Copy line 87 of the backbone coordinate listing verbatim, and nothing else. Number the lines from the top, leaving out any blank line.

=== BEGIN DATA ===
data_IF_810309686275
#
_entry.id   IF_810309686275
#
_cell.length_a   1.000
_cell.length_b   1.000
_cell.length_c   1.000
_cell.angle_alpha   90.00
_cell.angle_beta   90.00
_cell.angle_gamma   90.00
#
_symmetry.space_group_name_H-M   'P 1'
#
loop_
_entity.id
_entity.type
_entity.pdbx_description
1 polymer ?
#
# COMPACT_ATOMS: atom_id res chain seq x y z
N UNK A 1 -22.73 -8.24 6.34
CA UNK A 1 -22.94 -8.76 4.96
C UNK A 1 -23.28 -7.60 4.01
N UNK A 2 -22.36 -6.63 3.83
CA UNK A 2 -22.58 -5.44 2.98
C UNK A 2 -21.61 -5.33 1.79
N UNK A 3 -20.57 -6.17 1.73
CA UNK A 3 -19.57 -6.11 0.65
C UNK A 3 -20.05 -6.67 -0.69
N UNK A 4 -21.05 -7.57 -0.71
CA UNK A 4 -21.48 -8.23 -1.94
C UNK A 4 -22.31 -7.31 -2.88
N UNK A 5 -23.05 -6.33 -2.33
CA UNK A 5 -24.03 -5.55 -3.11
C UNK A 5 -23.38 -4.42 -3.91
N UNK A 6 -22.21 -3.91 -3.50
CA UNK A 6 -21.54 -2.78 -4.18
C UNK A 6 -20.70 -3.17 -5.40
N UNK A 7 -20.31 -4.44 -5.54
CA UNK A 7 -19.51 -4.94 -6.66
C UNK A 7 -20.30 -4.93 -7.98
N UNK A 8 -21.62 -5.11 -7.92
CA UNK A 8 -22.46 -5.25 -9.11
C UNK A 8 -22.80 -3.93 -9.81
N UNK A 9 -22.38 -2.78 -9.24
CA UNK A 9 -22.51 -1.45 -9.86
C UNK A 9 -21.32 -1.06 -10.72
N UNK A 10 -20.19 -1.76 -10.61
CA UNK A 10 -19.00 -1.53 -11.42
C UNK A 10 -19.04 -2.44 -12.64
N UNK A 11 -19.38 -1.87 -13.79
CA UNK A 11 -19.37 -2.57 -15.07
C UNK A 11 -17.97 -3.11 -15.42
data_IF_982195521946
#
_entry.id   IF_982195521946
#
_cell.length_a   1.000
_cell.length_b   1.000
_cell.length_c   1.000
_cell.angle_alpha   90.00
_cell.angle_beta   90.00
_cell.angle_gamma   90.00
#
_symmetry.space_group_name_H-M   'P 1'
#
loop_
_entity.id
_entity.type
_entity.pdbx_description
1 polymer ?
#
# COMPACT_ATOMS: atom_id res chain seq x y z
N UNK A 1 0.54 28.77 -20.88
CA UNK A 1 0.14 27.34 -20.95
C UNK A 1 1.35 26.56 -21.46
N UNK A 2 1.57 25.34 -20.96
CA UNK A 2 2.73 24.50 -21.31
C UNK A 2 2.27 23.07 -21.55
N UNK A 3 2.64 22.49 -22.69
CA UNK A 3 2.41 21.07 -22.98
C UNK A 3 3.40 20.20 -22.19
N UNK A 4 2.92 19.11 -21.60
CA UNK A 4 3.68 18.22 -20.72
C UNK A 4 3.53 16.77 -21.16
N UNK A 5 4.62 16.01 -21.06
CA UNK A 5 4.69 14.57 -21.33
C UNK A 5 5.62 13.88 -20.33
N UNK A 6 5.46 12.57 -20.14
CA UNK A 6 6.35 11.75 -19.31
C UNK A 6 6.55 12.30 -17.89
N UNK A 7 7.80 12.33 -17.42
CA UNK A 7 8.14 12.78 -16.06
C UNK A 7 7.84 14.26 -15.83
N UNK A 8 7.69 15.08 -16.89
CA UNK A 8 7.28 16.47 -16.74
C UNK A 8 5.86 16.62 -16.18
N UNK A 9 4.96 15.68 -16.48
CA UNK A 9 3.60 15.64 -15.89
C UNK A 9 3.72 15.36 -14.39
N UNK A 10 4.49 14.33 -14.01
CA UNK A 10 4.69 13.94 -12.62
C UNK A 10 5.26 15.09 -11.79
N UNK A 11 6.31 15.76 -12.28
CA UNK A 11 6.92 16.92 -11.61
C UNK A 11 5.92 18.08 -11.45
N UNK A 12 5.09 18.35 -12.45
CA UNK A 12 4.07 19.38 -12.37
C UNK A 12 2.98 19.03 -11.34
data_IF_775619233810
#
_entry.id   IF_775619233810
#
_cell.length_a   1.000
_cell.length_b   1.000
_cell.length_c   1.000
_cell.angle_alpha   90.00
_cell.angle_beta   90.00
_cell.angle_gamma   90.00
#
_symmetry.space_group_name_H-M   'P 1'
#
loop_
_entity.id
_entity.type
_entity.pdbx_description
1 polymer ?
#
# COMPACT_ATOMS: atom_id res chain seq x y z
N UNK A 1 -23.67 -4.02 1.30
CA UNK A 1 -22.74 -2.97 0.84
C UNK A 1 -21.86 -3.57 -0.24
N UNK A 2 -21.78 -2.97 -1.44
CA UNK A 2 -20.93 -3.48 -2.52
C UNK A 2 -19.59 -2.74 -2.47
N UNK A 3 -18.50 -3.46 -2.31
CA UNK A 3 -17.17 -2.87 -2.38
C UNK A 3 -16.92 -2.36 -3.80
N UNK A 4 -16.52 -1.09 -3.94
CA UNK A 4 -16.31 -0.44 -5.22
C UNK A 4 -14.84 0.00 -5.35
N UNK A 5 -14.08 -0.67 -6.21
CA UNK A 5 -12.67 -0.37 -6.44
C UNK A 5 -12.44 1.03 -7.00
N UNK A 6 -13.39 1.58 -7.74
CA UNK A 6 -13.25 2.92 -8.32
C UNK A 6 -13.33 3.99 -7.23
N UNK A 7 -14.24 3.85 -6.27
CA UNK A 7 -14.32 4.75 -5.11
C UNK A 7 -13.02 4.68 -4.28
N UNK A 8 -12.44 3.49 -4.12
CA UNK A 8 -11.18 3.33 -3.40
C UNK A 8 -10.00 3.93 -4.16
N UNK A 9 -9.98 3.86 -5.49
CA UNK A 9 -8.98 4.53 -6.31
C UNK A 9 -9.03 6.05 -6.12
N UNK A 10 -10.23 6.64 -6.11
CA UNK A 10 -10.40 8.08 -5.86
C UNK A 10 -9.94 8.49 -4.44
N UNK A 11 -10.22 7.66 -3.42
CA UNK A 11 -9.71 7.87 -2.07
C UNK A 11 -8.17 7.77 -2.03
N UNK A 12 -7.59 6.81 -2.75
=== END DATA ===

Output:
CA UNK A 5 4.69 14.57 -21.33